WINNIPEG - Manitoba is constructing a $100-million emergency channel to drain water from Lake Manitoba by the fall, Premier Greg Selinger said Tuesday.
Two engineering firms recommended the eight-kilometre-long channel to divert flood water from the lake through Lake St. Martin and into Lake Winnipeg. Once that project is complete, the province will look at building a second waterway to further ease pressure on the lake at a cost of $60 million, Selinger said.
The two channels together would bring the lake down almost a metre, Selinger said.
Manitoba wants Ottawa to cover 90 per cent of the cost under disaster assistance. The province hasn't received assurances from the federal government that it will pick up the tab, but Selinger said doing nothing is not an option.
"If no action is taken now, hundreds of properties around both lakes will be threatened by flood waters for an extended period," he said. "This would extend evacuations and leave homes, cottages and businesses vulnerable well into next year and possibly beyond.
"It's a risk we do not think we should take, we are not willing to take."
For weeks this spring and into the summer, the province struggled to contain the swollen Assiniboine River by operating the Portage Diversion -- a channel that funnels water from the river into Lake Manitoba -- well over its design capacity.
That pushed water levels up on Lake Manitoba, which cut off roads and caused considerable damage when spring storms whipped up waves that slammed into homes and cottages.
Some 2,000 people have been forced from their homes on the shores of Lake St. Martin and Lake Manitoba. About 600 residents from the Lake St. Martin First Nation have been away since May and could see their reserve moved permanently to higher ground.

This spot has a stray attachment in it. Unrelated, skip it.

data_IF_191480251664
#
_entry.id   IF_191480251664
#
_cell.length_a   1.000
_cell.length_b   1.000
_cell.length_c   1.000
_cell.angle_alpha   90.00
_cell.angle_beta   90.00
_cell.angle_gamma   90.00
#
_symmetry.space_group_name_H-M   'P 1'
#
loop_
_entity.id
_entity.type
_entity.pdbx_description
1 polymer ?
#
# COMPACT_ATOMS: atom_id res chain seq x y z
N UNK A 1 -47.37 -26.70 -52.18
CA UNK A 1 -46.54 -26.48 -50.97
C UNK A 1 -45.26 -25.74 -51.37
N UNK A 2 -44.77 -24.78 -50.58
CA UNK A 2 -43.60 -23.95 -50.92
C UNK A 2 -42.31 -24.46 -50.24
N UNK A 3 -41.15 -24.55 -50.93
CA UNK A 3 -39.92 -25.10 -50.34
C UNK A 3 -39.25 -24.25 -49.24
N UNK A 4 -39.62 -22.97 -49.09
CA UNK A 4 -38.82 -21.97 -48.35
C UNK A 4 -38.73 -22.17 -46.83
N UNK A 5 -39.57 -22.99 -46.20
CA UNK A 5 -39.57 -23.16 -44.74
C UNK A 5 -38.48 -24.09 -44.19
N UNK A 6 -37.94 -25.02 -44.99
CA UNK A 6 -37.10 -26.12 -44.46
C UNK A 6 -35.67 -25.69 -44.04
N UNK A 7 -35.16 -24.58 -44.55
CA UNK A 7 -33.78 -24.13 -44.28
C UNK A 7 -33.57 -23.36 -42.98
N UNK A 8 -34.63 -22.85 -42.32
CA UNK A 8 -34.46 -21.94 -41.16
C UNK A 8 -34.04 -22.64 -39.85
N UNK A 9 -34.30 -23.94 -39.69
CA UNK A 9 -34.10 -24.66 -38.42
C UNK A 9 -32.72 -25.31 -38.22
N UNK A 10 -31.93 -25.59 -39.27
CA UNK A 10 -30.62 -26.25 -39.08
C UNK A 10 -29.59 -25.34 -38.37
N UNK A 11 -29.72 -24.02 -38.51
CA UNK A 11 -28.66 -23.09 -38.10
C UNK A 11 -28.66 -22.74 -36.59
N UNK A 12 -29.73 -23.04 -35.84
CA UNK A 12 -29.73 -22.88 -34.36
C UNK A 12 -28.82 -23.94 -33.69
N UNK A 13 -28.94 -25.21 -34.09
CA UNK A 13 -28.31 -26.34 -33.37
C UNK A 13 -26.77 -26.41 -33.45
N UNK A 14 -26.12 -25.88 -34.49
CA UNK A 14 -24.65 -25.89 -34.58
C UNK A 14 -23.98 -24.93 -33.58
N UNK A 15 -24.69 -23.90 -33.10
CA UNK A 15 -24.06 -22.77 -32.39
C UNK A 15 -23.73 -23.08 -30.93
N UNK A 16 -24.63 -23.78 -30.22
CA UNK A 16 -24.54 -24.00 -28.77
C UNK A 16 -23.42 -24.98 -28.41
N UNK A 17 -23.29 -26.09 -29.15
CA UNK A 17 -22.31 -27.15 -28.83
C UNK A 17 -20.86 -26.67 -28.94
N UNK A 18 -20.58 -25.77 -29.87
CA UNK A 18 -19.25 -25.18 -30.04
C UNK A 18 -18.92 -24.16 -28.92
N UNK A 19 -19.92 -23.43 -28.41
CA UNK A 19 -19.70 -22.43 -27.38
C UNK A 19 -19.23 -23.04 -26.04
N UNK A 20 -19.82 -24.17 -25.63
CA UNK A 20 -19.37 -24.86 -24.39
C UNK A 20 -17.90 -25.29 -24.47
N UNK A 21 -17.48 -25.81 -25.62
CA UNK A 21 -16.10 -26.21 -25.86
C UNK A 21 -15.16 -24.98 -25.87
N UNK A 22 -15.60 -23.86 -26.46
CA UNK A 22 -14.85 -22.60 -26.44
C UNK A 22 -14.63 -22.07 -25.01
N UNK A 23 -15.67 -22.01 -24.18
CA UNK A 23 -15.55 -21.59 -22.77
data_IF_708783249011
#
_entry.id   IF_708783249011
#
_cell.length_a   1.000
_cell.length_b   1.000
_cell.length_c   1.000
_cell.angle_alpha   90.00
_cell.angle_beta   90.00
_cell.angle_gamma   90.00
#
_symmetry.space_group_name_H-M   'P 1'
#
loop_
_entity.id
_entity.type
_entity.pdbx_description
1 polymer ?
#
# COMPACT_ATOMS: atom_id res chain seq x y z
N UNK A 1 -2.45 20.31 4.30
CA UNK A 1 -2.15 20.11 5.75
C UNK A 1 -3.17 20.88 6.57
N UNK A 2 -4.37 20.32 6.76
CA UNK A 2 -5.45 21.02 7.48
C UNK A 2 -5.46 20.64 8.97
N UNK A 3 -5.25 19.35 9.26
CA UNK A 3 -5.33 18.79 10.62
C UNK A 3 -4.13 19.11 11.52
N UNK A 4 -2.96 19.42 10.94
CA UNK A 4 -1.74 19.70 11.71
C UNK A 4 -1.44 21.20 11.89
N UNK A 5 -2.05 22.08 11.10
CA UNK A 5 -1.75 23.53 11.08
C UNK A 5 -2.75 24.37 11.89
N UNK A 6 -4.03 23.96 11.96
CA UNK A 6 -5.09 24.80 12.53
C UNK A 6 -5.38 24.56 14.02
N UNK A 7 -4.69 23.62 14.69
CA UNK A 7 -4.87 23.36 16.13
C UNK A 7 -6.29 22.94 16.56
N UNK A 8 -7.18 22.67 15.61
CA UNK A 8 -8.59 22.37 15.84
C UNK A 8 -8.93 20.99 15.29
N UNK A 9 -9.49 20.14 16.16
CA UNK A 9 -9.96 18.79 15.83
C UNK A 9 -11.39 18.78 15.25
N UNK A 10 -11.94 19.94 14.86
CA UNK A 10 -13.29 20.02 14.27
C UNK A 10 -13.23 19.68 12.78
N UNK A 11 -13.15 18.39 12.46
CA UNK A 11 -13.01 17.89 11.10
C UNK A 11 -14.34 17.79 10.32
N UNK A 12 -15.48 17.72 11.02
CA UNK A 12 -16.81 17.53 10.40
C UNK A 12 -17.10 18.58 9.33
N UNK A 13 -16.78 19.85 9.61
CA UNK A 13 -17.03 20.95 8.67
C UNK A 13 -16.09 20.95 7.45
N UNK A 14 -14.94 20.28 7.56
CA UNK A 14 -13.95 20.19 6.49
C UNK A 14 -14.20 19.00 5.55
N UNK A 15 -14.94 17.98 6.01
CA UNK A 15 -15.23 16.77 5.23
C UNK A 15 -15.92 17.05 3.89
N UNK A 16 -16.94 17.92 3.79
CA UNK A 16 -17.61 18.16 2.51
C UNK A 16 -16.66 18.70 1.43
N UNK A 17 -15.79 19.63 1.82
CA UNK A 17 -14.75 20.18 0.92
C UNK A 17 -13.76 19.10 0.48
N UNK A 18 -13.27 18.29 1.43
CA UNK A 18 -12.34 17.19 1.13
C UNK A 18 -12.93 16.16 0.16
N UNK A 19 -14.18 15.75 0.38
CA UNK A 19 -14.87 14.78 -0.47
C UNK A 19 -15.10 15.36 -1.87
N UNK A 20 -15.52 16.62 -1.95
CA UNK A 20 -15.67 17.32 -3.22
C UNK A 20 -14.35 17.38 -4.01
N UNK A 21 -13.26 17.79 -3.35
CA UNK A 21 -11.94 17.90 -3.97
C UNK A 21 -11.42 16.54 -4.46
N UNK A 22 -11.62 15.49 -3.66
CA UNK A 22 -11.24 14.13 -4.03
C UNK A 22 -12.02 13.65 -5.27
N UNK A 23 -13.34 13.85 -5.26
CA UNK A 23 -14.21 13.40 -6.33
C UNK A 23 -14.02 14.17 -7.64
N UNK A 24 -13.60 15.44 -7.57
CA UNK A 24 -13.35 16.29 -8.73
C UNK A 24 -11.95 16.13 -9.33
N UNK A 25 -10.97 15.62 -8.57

Calling this a one-in-2,000-year event on Lake Manitoba, the engineers said those people could be out of their homes for another year unless the province takes action now.
"This is the longest flood we've ever seen in our lifetime," Selinger said. "After you've had an event like this, the occurrence of another high-water event is statistically significant. In other words, it could happen again."
The premier said he would feel more confident going into flood season next spring if some water can be drained from Lake Manitoba before it freezes.
But some residents don't share that optimism. Kevin Yuill, a farmer around Lake Manitoba, said the lake is almost two metres higher than normal. The channel is a good start but it won't be enough to protect homes and livelihoods, he said.
Winds shift in the fall, he explained, and come in from the north. That would mean even more devastation on the southern lake's shore.
"This has been absolute hell," he said. "But we haven't seen the worst of it yet. That is the scary thing for us."
The province is hoping to have the channel almost completed by November and will continue to drain water throughout the winter through the Fairford Dam. Carving out the channel from bog that is covered in water, in a remote northern location, will be no easy feat.
Engineers estimate it will take 50 pieces of heavy equipment and 150 construction staff to finish the waterway quickly. Helicopter pads and barges will also be necessary.
"This project will amount to one of the largest and most challenging engineering projects ever undertaken in Manitoba on an emergency basis," said an engineers report by AECOM and KGS Group.
"This is a huge challenge," said Emergency Measures Minister Steve Ashton. "The No. 1 element is to move as quickly as possible. We're going to go 24/7 right from Day 1."